One Israeli Startup Reveals the Numbers Behind The Country’s Tech Talent Crunch
Marketing startup Yotpo spent nearly $15 million on recruitment efforts in 2017, same as it did on R&D, according to CEO
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Mr. Tagrin told Calcalist in an interview held earlier this month that the company spent the same amount on hiring and keeping its employees in 2017 as it did on research and development. “When I say this out loud, it does not make sense,” Mr. Tagrin said.
Founded in 2011 and headquartered in Tel Aviv, Yotpo developed a marketing service that enables brands to collect, manage and respond to different types of user-generated content, including reviews, photos and questions and answers. The company employs 270 people in offices in the U.S. and Israel.
In November, Yotpo announced it raised $51 million in Series D, bringing the company's total equity funding to $101 million.
“We looked into what are the things in which we invest the most time, resources, money, and energy, and we realized we invested the most in recruiting employees,” Mr. Tagrin said. “There is no task more complex than recruiting,” Mr. Tagrin said, listing growing competition over tech talent in Israel as a key challenge.
2017 saw a 7% increase in outsourced jobs in the Israeli tech sector, at least in part as a result of “an effort to adapt to the existing shortage in employees,” according to Eyal Solomon, CEO of Israel-based human resource management firm Ethosia-Human Resources. Graduates with less than two years of experience have benefited from the current conditions, with novice hardware and software engineers bringing in salaries 20% higher than in 2016, Mr. Solomon told Calcalist in December.
According to a December report by Ethosia, competition over tech talent is only expected to intensify in 2018. Tech employees are expected to see their salaries increased as multinational companies expand research and development operations in Israel, with artificial intelligence and augmented reality specialists being the most sought-after talents, according to the report.
Companies like Yotpo, which employ several hundred people, face competition from tech giants like Amazon, Facebook, and Google, which offer high wages, and from early-stage startups, which offer the opportunity to get in on the action early and “make a difference.”
Mr. Tagrin said he believes about 90% of Yotpo employees who accept jobs outside the company do so for a substantial raise. “I do not doubt that competition with the large companies is heating up the market,” Mr. Tagrin said. “When we launched in 2011 the salaries were on average half what they are today.”
Earlier this week, Israeli tech executives took to social media to attack what they described as Amazon’s aggressive recruitment policies in the country.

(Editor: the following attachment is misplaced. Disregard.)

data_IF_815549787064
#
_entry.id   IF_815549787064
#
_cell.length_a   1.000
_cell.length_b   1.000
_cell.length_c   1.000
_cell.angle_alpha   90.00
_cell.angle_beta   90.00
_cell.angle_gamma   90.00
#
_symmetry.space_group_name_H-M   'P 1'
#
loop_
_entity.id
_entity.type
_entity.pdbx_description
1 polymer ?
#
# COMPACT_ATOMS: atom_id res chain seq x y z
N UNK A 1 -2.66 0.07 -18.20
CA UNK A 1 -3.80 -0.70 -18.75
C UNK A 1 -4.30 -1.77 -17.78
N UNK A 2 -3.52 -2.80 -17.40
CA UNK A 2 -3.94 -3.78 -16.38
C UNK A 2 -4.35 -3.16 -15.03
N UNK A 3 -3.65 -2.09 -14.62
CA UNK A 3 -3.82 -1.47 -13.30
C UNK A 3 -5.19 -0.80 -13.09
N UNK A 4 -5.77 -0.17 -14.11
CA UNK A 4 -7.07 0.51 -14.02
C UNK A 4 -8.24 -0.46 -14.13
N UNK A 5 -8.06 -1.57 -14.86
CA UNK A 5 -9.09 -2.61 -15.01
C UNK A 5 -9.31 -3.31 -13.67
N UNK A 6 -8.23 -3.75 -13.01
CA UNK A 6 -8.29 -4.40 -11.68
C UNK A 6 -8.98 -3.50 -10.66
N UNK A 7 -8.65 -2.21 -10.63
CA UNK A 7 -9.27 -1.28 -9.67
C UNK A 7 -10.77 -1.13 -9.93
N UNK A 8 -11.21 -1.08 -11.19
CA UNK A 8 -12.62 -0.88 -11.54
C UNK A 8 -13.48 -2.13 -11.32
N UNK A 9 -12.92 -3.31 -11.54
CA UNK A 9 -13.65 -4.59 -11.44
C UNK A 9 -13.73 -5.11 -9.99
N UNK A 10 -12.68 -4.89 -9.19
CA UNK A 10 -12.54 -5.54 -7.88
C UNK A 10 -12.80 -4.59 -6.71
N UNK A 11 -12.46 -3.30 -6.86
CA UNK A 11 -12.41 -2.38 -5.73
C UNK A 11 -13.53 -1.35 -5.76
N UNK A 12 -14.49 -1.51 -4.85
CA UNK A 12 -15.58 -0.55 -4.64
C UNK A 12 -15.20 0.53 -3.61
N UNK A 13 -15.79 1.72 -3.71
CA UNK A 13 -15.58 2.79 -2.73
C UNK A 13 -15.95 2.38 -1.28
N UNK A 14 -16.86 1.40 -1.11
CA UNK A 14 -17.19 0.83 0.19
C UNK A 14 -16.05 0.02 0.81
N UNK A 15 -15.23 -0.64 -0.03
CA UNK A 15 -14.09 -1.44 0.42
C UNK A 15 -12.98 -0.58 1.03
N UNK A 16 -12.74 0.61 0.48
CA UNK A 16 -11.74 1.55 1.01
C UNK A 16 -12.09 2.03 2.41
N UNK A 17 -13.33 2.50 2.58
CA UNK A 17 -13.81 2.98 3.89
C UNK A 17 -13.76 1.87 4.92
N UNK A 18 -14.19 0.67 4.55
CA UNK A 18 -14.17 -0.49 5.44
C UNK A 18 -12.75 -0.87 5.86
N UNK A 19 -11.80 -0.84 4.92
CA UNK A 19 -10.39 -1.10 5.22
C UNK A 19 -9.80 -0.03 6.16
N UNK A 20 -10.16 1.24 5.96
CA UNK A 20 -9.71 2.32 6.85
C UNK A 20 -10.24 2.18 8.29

In a Facebook post published Tuesday, Shai Wininger, president of insurance startup Lemonade Inc., said Amazon is “actively trying to poach Lemonade employees.” In a later comment, Mr. Wininger said he is concerned that Amazon is bringing new standards to the local market, introducing salaries that are three times what Israeli startups are now paying their employees.
“It is all about wrecking everyone else’s business to get a few employees quickly,” Mr. Wininger wrote. “If you buy a home in a quiet, friendly neighborhood, and want to become a pillar of that community, you don’t go around tearing your neighbors’ houses to the ground, just to make some room for your new tennis court and pool,” he added.
The post received many sympathetic comments from the CEOs and founders of Israeli startups, among them Liad Agmon, CEO of website personalization company Dynamic yield Ltd., tech entrepreneur Eyal Gura, who is the co-founder, president and chairman of the board of Zebra Medical Vision Ltd., and Amir Konigsberg, co-founder and CEO of e-commerce startup Twiggle.
In an interview with Calcalist on Wednesday, Ishay Green, Spot.IM’s co-founder and chief technology officer, said Amazon’s practices are “terrible” for the tech industry in Israel. Mr. Green said Amazon must have realized that it is more cost-effective to poach engineers from Israeli startups with offers of market-breaking salaries than acquiring whole companies. He said Facebook has been following the same rulebook when it comes to hiring.
Amazon, which has recently leased 11 stories in a Tel Aviv high-rise, is planning to recruit around 100 employees in the country for a new unit focused on the development of Alexa functions.
Chip companies Intel and Nvidia, travel booking platform Booking.com, and finance software maker Intuit Inc. are among the international companies who have announced plans to open Israeli research and development centers in 2018.
Multinational tech companies are only one part of the story. According to Mr. Tagrin, the meteoric rise in tech salaries is driven to a great extent by small startups. “There’s a lot of money today in seed investments,” Mr. Tagrin said. “We don’t just lose employees to Amazon, we start losing them for five people working out of a garage,” he said.
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A strained local talent pool may impact the ability of the Israeli vibrant startup scene. According to Ethosia CEO Mr. Solomon, competition with the likes of Amazon, Apple, and Microsoft over talent means Israeli startups will need to be “creative to be able to keep their employees."
One thing that has happened as competition over talent grew is that companies now go after people who previously had a lesser chance of being hired, like older candidates and women, Mr. Tagrin said. “We are known for betting on potential, not experience, but today there are positions for which we specifically look for highly experienced people,” Mr. Tagrin said. “We noticed that the number of births in the company is six times what it used to be because we are bringing in older people.”